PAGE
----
Panini, the world leader in officially licensed collectibles, is also the most significant publisher of collectibles in the U.S.; with exclusive licenses to the NFL and NBA (and several other leagues). The company has been the exclusive sticker provider of the FIFA World Cup since 1970 and their quadrennial sticker collection, expected to be released on March 15th and on shelves across the country by April 1st, is a favorite among fans world-wide. I had a chance to chat with Panini America VP of Marketing Jason Howarth to try and get a grasp on the sticker collection phenomenon and their plans for both the Daytona 500 and NBA All-Star Weekend.
JWS: The FIFA World Cup sticker collection is a global phenomenon that I’m not sure the U.S. sports fan fully appreciates. Can you share an experience from a previous World Cup, that might help to put it in to perspective for our readers?
Jason: Yeah, it was eye-opening in 2014 when the President of Colombia was getting out of his motorcade to swap stickers for his FIFA WC sticker collection; in the middle of an election.
JWS: Sunday, February 18th is an important day on the Panini calendar. Why is that?
Jason: Our first product of the season hits, when the Daytona 500 starts; our NASCAR Donruss product. It will be available at mass retailers, at hobby shops and online at iCollectPanini.com. We’re excited to have that product launch at the start of the season and we’re going to do everything we can to get those cards into the hands of NASCAR fans. We want to let them know that they can collect all of their favorite drivers and favorite teams.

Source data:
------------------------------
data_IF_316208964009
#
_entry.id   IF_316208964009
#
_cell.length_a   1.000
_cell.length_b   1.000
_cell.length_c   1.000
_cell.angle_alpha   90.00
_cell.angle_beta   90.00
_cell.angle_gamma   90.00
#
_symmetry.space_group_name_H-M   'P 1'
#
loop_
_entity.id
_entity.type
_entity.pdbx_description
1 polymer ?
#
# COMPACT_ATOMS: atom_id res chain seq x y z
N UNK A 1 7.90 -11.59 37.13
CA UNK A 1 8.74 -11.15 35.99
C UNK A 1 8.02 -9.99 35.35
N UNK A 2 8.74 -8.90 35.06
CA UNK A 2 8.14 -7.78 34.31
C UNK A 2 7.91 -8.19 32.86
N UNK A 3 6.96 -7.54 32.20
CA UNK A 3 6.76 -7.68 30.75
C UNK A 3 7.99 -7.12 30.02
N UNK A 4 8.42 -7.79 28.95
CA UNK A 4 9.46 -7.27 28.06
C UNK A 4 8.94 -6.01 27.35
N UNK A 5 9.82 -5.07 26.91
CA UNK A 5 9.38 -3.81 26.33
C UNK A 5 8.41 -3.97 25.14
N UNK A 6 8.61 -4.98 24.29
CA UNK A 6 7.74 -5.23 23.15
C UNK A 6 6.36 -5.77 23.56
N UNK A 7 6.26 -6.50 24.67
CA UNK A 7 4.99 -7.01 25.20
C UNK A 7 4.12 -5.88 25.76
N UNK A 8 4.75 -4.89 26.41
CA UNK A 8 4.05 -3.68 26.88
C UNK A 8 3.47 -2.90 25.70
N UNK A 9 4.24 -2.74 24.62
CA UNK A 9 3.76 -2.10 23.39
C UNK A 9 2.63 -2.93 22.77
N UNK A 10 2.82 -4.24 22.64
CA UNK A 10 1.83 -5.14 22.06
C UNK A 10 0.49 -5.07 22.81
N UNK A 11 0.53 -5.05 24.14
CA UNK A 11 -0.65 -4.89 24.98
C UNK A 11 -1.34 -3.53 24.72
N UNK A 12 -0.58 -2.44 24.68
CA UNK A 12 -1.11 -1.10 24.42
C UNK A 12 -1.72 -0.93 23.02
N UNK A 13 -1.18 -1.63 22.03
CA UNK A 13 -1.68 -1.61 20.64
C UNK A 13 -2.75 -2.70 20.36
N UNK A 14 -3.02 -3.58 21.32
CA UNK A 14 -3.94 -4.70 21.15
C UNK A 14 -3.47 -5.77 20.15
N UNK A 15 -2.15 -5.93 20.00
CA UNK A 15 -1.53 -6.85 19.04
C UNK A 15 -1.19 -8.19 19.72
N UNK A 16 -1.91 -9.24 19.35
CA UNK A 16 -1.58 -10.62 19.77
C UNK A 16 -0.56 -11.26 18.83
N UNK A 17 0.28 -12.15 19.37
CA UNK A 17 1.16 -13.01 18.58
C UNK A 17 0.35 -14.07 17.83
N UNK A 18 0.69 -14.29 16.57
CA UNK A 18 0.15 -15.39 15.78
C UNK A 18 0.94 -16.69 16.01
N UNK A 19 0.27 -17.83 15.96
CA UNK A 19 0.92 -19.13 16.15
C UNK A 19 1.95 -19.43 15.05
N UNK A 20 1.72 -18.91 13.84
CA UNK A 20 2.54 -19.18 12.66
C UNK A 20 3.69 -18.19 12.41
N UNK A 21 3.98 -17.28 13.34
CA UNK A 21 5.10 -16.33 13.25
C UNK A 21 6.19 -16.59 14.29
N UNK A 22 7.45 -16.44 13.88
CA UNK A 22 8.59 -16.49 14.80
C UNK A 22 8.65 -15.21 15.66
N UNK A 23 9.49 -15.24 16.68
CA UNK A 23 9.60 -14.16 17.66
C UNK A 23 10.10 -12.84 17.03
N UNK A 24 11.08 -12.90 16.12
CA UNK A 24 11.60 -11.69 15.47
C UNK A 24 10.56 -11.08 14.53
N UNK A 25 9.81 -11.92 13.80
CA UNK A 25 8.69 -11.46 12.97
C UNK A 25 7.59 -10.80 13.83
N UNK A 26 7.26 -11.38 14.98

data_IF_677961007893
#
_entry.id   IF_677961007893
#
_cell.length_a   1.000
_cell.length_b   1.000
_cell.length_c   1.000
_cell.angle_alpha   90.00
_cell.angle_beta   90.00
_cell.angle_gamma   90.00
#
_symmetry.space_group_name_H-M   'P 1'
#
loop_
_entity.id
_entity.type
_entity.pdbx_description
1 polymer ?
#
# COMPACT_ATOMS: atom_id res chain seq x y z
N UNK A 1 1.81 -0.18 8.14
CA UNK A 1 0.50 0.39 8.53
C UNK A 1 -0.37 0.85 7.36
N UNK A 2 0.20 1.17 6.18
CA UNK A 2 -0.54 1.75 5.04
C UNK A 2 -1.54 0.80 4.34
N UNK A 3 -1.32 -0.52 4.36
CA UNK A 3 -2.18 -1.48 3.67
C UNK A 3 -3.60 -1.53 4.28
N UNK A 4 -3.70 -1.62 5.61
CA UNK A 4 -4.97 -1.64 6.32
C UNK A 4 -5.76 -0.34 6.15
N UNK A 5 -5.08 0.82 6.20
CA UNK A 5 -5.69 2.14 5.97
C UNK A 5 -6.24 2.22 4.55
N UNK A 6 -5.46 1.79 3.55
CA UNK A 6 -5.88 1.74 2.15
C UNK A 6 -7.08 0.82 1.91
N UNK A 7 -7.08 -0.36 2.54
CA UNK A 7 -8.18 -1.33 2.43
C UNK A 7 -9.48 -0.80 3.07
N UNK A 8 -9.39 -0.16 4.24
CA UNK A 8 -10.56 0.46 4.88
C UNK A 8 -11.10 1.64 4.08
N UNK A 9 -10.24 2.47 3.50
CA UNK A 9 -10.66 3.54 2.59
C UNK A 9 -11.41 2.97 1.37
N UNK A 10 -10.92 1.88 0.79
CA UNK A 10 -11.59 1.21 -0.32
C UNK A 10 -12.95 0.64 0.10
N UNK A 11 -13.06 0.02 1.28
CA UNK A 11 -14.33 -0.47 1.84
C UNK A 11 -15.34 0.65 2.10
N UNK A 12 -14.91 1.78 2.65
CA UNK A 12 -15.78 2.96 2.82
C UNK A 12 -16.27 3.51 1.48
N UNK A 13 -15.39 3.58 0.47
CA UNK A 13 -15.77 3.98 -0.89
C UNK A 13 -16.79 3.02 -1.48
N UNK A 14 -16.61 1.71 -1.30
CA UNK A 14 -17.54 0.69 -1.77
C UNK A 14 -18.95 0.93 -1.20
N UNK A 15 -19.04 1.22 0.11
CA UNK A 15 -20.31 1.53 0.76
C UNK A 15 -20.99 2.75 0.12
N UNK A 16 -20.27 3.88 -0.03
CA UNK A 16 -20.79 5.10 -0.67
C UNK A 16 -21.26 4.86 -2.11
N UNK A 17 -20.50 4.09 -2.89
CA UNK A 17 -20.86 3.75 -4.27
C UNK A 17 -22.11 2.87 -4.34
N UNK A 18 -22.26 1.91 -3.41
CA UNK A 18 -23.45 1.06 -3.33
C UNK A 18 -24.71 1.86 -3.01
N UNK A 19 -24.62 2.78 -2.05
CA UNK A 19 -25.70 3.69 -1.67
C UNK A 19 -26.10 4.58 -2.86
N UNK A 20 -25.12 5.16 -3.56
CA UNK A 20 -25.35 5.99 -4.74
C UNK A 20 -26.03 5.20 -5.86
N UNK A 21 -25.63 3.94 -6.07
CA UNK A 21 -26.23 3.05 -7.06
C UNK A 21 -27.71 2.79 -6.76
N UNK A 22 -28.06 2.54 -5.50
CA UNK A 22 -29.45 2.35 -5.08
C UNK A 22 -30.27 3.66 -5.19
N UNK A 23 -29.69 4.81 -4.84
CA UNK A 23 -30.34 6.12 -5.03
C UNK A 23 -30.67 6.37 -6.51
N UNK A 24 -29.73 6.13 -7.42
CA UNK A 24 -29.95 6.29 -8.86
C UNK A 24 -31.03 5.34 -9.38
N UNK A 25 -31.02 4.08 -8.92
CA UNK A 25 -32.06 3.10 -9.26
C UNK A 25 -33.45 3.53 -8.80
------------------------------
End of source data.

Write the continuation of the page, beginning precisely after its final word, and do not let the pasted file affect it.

JWS: The NBA All-Star Game is also this weekend, what do you guys have planned?
Jason: We’ll be active in the NBA Crossover Exhibit, showcasing memorabilia in an artistic way and showing how trading cards are made with our interactive display that will help people understand the process and evolution of a trading card and then we’ll have a Panini VIP Lounge at NBA All-Star; which is more hospitality for partners, guests and agents, but also player engagement. We’ll have some of the top rookies from this year’s class and some NBA all-stars coming through to do interviews and play pop-a-shot.
Howie Long-Short: Loot boxes, which offer gamers random in-game virtual contents (but cost real money), have been considered by some to be a form of gambling. The Hawaii state legislature just put forward a set of bills that would ban the sale of loot boxes to buyers under the age of 21. When a kid buys a pack of cards, he/she doesn’t know what is inside. How does the trading card industry avoid the gambling comparisons?
Jason: On our boxes, it clearly states “guaranteed 2 memorabilia cards per box”, “guaranteed 5 autographs per box” or whatever are the key components of that specific Panini brand; you don’t know who you’re going to get, but you know what to expect. We also have insertion ratios on the boxes and the packs themselves, telling the collector how often randomly inserted cards are expected to fall.
Fan Marino: While on the topic of the NBA all-star offensive exhibition, the league is attempting to incentivize players to showcase their talents on both ends of the floor; offering an additional $50,000 ($100,000 total) to players on the winning team. I’m not sure that will do the trick. LeBron is making $30.96 million this season. If you made $100,000/year, would you be come to work on your day off (and give it 100%) for $161.49?
While you are thinking about it? Check out Panini’s Team LeBron all-star set. The Team Steph set will be released at 2p CST.
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